I have a bachelor’s degree in Finance and 4 years of experiences of working in financial industry. Usually, if you are in the finance industry and want to develop your academic career, the rational decision would be to go to MBA or Master’s in Finance, Financial engineering.
However, I am very interested in coding and learning computer science and considering to go back to school to take master’s degree in CS.
I have zero knowledge about computer science (I took a course of CS when I was an undergrad, but it was just a basic class). Is it possible for me to take CS courses in grad school? or Is it necessary to have a CS undergraduate degree in order to be accepted into a CS masters program?
I know that here in the US, you can get a masters’ in computer science for non-CS majors. You can look around for that. You will need to take some remedial-type courses like software engineering and data structures and algorithms. I think you have to ask yourself what is important to you and which field you prefer. You are certainly young enough to change careers.
You may be able to take a course or two with adviser approval, but generally you will be required to take about 4 or more ‘leveling’ courses to give you background before you start a graduate program. You do not have to have a CS undergrad in order to get into a CS masters. Some programs may also require some calculus and discrete math, as leveling, too. Or this is how it typically works in the US.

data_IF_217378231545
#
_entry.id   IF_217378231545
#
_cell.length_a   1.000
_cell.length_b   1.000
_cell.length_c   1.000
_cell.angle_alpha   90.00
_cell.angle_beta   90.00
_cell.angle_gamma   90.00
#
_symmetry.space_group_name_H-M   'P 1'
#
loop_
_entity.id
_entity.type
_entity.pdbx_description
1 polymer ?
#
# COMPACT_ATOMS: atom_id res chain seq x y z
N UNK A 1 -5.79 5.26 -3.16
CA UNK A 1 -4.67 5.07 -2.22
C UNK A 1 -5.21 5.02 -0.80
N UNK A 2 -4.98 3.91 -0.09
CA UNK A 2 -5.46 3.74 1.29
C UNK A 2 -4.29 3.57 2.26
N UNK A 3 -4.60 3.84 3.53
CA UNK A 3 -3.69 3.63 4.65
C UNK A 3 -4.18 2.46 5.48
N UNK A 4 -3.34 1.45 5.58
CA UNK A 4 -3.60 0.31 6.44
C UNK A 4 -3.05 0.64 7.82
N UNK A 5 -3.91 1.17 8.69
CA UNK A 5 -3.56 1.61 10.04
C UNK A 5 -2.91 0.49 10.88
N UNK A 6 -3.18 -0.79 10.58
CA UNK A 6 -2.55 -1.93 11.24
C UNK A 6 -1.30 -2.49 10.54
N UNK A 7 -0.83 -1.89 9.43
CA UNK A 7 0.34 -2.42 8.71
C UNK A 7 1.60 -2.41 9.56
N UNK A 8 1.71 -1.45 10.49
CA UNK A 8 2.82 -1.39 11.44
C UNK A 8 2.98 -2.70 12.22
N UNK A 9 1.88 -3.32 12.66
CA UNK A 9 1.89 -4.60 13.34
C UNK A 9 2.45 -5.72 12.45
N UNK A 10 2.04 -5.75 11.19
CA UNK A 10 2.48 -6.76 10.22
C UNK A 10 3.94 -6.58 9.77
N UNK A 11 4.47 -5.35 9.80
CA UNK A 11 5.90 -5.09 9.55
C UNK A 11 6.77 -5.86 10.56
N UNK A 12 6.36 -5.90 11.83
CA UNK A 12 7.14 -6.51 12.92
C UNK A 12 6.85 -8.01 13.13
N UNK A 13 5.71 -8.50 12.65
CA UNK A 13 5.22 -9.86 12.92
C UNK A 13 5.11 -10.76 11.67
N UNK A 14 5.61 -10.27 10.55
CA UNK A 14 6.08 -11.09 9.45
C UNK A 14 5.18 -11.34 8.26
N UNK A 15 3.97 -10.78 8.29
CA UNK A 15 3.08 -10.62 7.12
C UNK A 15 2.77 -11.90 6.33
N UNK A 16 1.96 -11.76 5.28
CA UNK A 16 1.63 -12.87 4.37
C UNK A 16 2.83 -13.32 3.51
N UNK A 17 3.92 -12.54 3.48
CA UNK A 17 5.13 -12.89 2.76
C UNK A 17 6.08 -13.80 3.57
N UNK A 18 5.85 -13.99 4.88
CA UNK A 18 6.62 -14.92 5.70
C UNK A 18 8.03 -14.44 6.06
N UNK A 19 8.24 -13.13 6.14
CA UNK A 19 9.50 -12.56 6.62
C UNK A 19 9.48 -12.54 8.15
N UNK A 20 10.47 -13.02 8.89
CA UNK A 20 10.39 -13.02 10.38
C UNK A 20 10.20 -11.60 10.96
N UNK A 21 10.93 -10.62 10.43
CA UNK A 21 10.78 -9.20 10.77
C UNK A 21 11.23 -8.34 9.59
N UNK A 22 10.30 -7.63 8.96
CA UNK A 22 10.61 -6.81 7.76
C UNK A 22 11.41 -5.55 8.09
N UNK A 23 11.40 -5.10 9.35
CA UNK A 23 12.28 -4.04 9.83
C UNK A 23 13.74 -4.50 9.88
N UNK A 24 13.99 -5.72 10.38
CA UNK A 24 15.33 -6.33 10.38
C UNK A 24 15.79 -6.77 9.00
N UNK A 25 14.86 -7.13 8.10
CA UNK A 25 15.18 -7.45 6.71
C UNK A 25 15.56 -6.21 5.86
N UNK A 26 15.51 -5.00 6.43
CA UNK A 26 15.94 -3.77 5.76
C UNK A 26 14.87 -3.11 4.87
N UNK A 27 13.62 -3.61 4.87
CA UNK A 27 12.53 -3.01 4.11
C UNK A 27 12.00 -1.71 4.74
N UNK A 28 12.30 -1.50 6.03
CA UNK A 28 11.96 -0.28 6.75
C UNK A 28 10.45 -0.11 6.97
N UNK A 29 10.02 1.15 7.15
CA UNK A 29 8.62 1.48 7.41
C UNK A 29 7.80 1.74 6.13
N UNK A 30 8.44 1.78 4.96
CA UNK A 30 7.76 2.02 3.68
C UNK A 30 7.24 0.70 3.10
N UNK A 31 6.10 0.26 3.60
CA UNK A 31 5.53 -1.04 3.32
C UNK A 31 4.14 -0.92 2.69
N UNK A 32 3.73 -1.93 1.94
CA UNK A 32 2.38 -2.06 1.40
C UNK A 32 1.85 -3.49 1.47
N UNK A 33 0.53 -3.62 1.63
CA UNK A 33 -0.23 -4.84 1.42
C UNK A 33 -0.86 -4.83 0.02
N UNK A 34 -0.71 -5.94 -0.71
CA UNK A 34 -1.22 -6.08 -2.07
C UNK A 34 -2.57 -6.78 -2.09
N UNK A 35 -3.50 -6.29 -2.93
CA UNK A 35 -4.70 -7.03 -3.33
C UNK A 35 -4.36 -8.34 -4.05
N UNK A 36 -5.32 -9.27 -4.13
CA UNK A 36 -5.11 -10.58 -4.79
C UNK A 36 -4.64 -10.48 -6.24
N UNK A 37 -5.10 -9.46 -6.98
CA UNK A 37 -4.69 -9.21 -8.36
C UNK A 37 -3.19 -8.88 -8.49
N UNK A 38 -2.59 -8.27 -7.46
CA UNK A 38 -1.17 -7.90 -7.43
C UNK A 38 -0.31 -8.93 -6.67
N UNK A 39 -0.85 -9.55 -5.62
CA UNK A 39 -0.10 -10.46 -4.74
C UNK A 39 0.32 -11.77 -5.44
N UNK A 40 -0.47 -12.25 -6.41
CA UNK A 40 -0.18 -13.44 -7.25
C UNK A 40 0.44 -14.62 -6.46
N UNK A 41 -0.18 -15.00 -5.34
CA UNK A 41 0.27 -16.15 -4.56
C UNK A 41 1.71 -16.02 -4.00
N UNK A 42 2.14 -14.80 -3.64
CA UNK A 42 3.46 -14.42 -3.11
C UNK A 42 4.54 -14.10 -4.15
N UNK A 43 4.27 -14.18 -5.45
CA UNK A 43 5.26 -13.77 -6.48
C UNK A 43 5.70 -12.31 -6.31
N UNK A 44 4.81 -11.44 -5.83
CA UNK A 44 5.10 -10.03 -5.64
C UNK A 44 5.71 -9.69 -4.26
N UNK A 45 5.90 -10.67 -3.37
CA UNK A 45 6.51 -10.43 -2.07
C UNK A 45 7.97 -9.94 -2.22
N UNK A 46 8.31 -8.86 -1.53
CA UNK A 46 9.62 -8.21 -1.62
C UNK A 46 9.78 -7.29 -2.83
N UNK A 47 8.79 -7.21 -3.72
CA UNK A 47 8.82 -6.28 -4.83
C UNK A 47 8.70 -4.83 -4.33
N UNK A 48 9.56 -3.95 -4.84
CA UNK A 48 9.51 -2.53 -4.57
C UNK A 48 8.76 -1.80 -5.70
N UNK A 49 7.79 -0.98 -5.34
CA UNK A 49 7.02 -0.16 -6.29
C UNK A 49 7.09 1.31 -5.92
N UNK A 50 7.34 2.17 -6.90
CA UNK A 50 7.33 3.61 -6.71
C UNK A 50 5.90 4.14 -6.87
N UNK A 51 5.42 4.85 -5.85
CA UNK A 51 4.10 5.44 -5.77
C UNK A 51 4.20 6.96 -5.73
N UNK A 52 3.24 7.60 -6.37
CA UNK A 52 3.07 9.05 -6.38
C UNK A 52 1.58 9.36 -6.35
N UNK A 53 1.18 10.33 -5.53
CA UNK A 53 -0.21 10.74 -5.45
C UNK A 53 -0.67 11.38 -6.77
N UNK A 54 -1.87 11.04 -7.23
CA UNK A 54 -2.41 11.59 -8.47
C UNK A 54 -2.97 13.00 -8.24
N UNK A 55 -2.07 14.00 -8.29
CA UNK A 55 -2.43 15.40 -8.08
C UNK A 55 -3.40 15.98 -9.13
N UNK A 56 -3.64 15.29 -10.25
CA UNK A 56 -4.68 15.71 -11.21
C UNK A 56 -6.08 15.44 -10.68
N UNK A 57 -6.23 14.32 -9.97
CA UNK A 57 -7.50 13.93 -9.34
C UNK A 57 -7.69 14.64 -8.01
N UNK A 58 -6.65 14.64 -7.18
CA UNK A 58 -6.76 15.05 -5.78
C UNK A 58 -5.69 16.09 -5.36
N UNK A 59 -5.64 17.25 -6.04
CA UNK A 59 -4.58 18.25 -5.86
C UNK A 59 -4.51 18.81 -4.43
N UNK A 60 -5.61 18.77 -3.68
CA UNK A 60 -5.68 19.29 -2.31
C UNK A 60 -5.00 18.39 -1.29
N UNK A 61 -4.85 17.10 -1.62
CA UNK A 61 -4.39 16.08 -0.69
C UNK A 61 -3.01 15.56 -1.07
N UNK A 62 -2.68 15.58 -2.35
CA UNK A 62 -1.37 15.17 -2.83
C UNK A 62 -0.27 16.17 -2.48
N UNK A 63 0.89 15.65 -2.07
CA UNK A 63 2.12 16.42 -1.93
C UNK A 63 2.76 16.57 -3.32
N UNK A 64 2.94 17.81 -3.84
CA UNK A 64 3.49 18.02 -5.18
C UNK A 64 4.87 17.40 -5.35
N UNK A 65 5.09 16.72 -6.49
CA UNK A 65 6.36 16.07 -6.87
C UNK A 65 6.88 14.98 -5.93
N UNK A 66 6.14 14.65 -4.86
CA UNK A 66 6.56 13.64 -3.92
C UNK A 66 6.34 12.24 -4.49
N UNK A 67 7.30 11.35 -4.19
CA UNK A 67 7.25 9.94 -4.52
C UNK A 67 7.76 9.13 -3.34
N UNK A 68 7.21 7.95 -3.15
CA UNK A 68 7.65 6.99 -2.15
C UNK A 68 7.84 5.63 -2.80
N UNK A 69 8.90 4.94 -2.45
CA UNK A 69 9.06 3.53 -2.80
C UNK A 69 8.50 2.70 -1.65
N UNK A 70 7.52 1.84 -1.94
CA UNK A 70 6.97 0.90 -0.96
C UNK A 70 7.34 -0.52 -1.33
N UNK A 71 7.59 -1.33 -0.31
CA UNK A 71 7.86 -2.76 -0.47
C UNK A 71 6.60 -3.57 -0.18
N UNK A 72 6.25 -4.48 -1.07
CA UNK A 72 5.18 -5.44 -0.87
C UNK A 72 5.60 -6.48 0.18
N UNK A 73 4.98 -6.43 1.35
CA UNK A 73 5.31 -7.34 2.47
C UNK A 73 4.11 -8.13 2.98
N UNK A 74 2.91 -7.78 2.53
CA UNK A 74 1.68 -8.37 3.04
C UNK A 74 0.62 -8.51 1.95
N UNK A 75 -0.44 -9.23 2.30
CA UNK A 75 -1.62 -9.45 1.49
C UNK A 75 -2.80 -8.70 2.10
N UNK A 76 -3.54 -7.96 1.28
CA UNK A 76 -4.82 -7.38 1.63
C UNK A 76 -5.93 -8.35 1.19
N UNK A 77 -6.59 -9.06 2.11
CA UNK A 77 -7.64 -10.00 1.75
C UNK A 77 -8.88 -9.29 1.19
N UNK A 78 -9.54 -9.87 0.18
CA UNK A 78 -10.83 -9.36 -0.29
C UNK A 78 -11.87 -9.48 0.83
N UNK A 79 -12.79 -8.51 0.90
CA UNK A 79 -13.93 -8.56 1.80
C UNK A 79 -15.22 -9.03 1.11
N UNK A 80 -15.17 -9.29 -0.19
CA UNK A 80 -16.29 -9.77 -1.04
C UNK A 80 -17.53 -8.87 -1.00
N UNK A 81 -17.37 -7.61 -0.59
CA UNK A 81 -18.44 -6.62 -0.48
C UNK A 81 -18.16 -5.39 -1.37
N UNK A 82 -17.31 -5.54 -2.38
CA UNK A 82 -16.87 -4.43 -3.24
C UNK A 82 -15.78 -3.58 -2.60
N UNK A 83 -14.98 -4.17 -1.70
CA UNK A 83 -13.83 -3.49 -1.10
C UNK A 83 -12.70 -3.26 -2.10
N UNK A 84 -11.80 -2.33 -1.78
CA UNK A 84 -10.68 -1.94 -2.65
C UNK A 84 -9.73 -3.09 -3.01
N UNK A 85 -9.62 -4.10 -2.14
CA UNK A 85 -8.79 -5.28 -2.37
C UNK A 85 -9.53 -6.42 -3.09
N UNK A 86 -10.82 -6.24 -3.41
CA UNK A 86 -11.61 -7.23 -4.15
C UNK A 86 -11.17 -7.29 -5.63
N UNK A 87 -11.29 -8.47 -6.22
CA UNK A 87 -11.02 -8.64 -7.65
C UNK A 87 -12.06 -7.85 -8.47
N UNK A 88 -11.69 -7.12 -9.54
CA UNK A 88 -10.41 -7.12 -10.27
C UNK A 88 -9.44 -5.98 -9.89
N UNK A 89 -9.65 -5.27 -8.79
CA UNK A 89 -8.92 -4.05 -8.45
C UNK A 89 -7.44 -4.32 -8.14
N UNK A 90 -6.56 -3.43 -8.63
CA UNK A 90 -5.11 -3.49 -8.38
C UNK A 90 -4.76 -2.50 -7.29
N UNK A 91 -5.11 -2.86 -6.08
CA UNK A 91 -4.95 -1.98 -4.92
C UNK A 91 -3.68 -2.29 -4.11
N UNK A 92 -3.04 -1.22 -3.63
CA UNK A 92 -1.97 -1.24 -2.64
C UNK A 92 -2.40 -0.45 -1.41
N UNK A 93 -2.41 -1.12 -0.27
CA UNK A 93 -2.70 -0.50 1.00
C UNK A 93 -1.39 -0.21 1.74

I went back to school for CS, and found what @DWAbrego said to be true. If you want to do a Master’s (in the US), you will be required to have certain undergraduate prereqs. Some universities will allow you to enroll before this coursework is done, but you won’t officially be accepted into the graduate program until you meet those requirements. You’ll have to talk to the school your considering to find out if that’s an option.
I was only a couple of courses shy (as I had a previous degree from an engineering school), but I ultimately chose simply to get a second Bachelor’s in CS for a number of reasons:
- I could start right away
- I would be taking many of the same courses
- If you have to pay for your graduate courses, the tuition is more expensive than as an undergraduate (even when they are the same courses)
- It would take me about the same amount of time (because I already had a degree)
- Graduate work in CS is much more focused on theory and research rather than development and application. High level computer science still looks and feels a lot like a subset of mathematics. This was not my area of interest.